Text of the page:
Residential Lease Extension

The Leasehold Reform, Housing and Urban Development Act 1993 gives a statutory right to the leaseholder/lessee owner of a flat to extend the unexpired term of their lease by a further 90 years, with the ground rent reverting to NIL for the whole of the extended term. This right is subject to a number of qualifying conditions namely:

  • The property must be a flat
  • The leaseholder has owned their flat for at least 2 years
  • The lease had an original term of at least 21 years

Statute provides a methodology for calculating the premium to paid in order to secure the 90-year extension and this requires consideration of a number of elements including, the value of the ground rent currently payable and any provisions for it to be reviewed, the value of the leasehold interest both with its existing term and the extended term, the appropriate capitalisation and deferment rates to be used, and if any improvements have been carried out which fall to be disregarded.

It is especially important for leaseholders to act upon extending their lease before the unexpired lease term is 80 years or less as then an additional element called ‘marriage value’ is added into the premium calculation which pushes the price payable up.

Generally, the responsibility for complying with the statutory procedure rests with the legal advisers.

The valuer meanwhile, whether acting for the freeholder or leaseholder, may be asked to provide some or all of the following services:

  • to assist with the process by the provision of a preliminary report on the price or premium payable, typically arrange being given to give an idea of the scope for negotiation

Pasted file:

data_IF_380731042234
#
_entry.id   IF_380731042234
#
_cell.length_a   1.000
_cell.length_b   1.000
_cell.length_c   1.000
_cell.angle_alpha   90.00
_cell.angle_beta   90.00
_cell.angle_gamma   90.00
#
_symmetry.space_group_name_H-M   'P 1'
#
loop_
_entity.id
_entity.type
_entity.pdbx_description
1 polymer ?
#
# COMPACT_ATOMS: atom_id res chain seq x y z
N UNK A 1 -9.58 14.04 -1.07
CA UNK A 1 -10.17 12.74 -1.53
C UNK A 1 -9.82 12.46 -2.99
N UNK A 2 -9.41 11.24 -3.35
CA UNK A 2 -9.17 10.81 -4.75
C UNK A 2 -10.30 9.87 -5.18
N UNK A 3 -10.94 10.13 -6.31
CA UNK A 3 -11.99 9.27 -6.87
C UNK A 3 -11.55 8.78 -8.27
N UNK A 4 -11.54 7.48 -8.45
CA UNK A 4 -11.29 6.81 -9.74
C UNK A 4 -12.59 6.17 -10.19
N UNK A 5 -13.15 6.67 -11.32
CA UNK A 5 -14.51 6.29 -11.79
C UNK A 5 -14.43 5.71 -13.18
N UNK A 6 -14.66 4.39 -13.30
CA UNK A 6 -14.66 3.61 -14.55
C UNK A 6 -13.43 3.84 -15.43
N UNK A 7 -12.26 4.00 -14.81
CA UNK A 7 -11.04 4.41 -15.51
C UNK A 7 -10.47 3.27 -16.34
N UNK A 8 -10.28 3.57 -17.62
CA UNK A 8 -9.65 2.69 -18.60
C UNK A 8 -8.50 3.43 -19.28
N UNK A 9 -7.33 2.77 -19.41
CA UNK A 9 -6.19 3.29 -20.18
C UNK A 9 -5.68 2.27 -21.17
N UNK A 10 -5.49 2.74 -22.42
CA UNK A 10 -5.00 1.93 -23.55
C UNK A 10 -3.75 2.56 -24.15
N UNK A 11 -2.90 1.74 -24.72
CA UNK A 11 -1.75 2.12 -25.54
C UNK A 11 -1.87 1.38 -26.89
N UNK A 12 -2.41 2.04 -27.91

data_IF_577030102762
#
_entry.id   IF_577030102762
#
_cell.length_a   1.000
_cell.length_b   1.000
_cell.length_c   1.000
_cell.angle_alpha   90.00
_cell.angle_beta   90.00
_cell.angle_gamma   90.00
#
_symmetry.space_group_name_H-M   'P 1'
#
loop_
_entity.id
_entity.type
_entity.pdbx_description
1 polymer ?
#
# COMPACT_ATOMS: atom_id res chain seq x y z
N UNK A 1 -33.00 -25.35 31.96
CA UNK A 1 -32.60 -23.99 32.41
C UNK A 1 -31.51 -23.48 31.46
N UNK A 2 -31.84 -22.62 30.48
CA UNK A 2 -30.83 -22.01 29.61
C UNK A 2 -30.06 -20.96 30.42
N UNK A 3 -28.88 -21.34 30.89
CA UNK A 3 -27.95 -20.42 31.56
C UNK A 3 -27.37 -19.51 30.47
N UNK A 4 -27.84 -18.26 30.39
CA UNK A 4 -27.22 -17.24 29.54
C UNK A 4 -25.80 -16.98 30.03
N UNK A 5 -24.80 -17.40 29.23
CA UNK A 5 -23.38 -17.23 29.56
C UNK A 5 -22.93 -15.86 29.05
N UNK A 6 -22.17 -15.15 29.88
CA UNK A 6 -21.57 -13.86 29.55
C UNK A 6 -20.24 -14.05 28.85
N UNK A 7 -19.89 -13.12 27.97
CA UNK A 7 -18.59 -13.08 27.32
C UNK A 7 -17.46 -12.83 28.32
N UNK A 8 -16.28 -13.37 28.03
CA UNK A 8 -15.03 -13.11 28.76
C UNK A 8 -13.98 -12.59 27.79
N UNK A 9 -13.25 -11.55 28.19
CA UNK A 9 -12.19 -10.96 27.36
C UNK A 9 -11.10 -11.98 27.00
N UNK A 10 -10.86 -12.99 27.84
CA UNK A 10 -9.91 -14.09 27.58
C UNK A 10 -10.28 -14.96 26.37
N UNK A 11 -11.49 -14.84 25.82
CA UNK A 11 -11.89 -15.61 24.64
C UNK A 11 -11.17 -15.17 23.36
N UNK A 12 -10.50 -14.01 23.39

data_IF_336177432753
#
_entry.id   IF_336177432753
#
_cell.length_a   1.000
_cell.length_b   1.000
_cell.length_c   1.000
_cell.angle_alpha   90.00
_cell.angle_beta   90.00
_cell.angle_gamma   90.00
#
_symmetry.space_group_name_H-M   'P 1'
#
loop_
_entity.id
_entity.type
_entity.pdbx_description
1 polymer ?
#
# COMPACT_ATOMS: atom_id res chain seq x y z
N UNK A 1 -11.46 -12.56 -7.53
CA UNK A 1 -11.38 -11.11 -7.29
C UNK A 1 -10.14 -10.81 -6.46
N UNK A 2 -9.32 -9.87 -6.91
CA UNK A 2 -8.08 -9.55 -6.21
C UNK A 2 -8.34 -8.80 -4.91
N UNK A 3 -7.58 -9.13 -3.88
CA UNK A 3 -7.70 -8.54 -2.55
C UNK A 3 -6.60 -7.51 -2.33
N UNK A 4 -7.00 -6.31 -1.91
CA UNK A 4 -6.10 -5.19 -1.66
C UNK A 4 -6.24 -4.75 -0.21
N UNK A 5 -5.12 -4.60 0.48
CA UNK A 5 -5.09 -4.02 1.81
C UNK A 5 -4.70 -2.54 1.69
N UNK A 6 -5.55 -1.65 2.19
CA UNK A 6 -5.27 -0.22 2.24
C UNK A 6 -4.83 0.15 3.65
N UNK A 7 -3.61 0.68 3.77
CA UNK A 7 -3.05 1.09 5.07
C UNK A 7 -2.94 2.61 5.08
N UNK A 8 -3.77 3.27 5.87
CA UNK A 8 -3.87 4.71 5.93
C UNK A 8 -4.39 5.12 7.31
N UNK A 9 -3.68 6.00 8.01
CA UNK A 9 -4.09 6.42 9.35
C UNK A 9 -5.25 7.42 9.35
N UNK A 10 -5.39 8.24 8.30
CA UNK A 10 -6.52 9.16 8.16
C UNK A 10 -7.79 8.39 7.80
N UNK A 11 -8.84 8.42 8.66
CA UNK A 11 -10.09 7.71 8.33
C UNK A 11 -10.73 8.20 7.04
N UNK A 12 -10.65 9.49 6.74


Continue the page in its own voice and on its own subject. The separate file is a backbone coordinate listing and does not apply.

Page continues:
• the provision of valuation advice as to the amount(s) of any offer or counter-offer to be included in a notice of claim or counter-notice
  • undertaking negotiations to see whether the price or premium can be agreed and
  • in the final analysis the preparation and presentation of evidence to a First Tier Tribunal (Property Chamber) (F-tT) or, on appeal, to the Upper Tribunal (Lands Chamber) (UT).

The process can be followed informally by agreement, and this often happens, but the Statutory procedures do have the benefit of introducing time limits to drive the proceedings to a conclusion.

The 1993 Act also introduced the collective right of tenants in a block of flats to enfranchise, i.e., to buy the freehold, which if exercised would then give the participating leaseholders the ability to grant themselves leases of indeterminate length. Again, there are qualifying conditions and a statutory formula for calculating the price to be paid.

Less well known about in Devon, as there are relatively few occasions where it applies, is that the owners of long leasehold houses also have rights to extend their lease or to buy the freehold under the provisions of the Leasehold Reform Act 1967 Act (as amended). The methodologies for calculating the price to be paid are however more complicated than those for flats.

For advice and assistance from Carter Geering in relation to the above please contact Lloyd Smale FRICS, RICS Registered Valuer on 01363 773757, or by email: lloyd@cartergeering.com